-- Although all of the discussion on the broader market of late has been highly bullish, many obstacles remain in the path of substantially higher moves in equities, at least in the near term.
And with so much attention focused on the Chinese economy helping to lead us out of this global recession, any severe weakness -- witness Wednedsay's selloff -- there could undermine the recent economic optimism.
Many of the companies reporting earnings thus far have exceeded analyst estimates. But the bulk of these earnings beats have come at the hands of drastic cost-cutting measures manifested as severe product cutbacks and employee layoffs. One need only look at the top-line revenue numbers released by many of these companies to see that in fact business is down -- way down.
was a great example of this -- with quarterly revenue missing analysts expectations by approximately $1 billion. And although I do feel companies in general are doing a great job of wethering the recession, one must decide if current valuations are justified.
The disappointing results from the likes of
further demonstrate the challenges faced by companies in the current economic environment.
The market is also dealing with this morning's readings on durable goods. Although this number did reflect some possible signs of stabilization within the manufacturing sector, weaker orders for autos and airplanes did equate to a 2.5% decrease for June, considerably worse than analysts' expectations of a 0.5% drop.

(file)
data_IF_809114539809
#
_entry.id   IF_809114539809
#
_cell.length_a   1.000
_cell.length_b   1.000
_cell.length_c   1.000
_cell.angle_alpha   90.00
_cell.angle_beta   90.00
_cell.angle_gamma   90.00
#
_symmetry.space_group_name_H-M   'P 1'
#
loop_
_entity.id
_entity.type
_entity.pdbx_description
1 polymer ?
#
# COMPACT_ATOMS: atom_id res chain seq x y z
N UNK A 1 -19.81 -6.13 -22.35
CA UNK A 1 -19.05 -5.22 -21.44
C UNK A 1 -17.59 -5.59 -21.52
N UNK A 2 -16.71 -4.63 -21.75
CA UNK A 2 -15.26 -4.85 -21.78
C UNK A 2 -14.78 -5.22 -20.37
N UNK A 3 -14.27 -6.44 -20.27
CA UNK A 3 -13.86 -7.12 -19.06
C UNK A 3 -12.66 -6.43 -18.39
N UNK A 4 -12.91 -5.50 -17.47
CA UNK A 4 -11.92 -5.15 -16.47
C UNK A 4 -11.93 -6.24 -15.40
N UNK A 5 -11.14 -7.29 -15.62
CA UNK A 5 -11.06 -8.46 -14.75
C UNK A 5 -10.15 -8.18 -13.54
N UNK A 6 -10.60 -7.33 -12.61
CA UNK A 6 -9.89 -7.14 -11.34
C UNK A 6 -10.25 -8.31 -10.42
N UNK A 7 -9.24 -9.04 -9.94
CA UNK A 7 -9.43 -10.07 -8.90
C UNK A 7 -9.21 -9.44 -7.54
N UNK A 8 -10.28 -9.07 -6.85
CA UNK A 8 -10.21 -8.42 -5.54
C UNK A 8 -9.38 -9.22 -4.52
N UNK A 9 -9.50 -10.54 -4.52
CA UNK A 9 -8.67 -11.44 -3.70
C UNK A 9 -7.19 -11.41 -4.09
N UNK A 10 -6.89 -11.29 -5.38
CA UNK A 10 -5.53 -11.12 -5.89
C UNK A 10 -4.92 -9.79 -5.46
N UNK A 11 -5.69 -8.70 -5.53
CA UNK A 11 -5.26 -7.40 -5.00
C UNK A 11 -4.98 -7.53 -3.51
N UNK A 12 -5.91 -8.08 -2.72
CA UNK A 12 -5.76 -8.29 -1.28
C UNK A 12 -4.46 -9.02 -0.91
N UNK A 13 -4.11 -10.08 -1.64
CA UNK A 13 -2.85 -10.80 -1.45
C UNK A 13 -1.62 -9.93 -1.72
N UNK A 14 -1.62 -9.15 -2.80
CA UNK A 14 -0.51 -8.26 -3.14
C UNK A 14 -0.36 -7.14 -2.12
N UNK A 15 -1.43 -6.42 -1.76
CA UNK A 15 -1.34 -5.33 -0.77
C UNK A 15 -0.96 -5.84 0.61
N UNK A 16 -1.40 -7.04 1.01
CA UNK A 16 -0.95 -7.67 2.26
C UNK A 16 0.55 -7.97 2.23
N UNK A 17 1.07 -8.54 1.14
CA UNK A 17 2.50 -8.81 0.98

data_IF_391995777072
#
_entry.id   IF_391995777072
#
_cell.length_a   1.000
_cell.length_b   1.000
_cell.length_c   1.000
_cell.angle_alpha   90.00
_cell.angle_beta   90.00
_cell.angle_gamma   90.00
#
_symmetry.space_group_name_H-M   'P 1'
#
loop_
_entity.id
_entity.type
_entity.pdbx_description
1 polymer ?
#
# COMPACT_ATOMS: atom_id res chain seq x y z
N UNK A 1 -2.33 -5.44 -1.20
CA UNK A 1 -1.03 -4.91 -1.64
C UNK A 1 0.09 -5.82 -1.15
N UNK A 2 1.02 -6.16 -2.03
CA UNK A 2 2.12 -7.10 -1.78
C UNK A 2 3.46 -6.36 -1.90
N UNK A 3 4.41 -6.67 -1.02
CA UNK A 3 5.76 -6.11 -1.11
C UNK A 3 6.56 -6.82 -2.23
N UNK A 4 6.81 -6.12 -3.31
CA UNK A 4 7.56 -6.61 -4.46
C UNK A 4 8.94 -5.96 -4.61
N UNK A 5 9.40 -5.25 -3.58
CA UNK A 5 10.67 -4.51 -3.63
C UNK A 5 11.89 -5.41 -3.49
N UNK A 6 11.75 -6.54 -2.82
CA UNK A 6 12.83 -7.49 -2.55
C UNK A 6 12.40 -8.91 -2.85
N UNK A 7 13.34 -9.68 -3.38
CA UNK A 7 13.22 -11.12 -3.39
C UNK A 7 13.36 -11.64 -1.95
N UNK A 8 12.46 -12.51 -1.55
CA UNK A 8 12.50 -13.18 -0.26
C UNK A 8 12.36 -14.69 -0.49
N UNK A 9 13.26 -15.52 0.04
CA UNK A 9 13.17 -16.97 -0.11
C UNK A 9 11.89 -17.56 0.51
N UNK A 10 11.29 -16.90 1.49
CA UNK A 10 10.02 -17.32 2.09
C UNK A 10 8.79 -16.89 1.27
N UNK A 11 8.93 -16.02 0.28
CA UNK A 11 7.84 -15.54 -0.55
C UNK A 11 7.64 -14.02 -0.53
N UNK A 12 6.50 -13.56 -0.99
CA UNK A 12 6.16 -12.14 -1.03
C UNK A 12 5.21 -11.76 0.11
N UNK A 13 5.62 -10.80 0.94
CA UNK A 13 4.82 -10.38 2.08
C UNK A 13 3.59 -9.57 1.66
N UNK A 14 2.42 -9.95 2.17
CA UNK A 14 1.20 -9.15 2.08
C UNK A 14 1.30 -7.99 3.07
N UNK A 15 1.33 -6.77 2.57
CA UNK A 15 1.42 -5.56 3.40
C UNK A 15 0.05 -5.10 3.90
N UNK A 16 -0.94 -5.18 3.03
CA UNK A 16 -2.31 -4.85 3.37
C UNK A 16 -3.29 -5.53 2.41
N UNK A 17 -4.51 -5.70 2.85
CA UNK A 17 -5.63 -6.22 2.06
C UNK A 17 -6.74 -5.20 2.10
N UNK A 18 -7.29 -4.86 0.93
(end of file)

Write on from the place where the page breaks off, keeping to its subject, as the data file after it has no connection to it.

Let's not forget commodities. I am currently staring into a sea of red on my screen, with very heavy selling occuring in the energy sector, as well as base metals, due to the concern that perhaps equities have overshot the economic recovery.
Because of this concern, we are seeing some flight-to-safety trade taking place in the dollar as well, which hurts not only the stock market, but dollar-denominated commodities as well. In addition to this concern, crude oil is currently down almost 5.9% after the government reported a significantly larger than forecast build in weekly supplies.
Copper futures, which many consider an excellent "barometer" of the economy, are down sharply as well. Due to the plunging commodities, we are seeing commodity producers such as
In my previous article, I talked about being "short deltas" at current levels on crude oil and S&P futures through the use of short call positions. Thus far, the crude oil trade has worked out as we thought it would, with moves near the $70 per barrel level being short-lived and unsustainable. And although I do not normally advocate "fighting the tape," I still feel the S&P has gotten a little ahead of itself.
While currently having trouble getting through resistance at the 980 area, I certainly would not rule out an attempt to touch the 1000 level. If we do not see a correction prior to this move, I feel strongly that a first attempt at this level will fail and will continue to provide us with call-selling opportunities that have favorable risk vs. reward parameters.
Matt Zeman is a principal with Lasalle Futures Group and chief market strategist for Time Means Money.Com.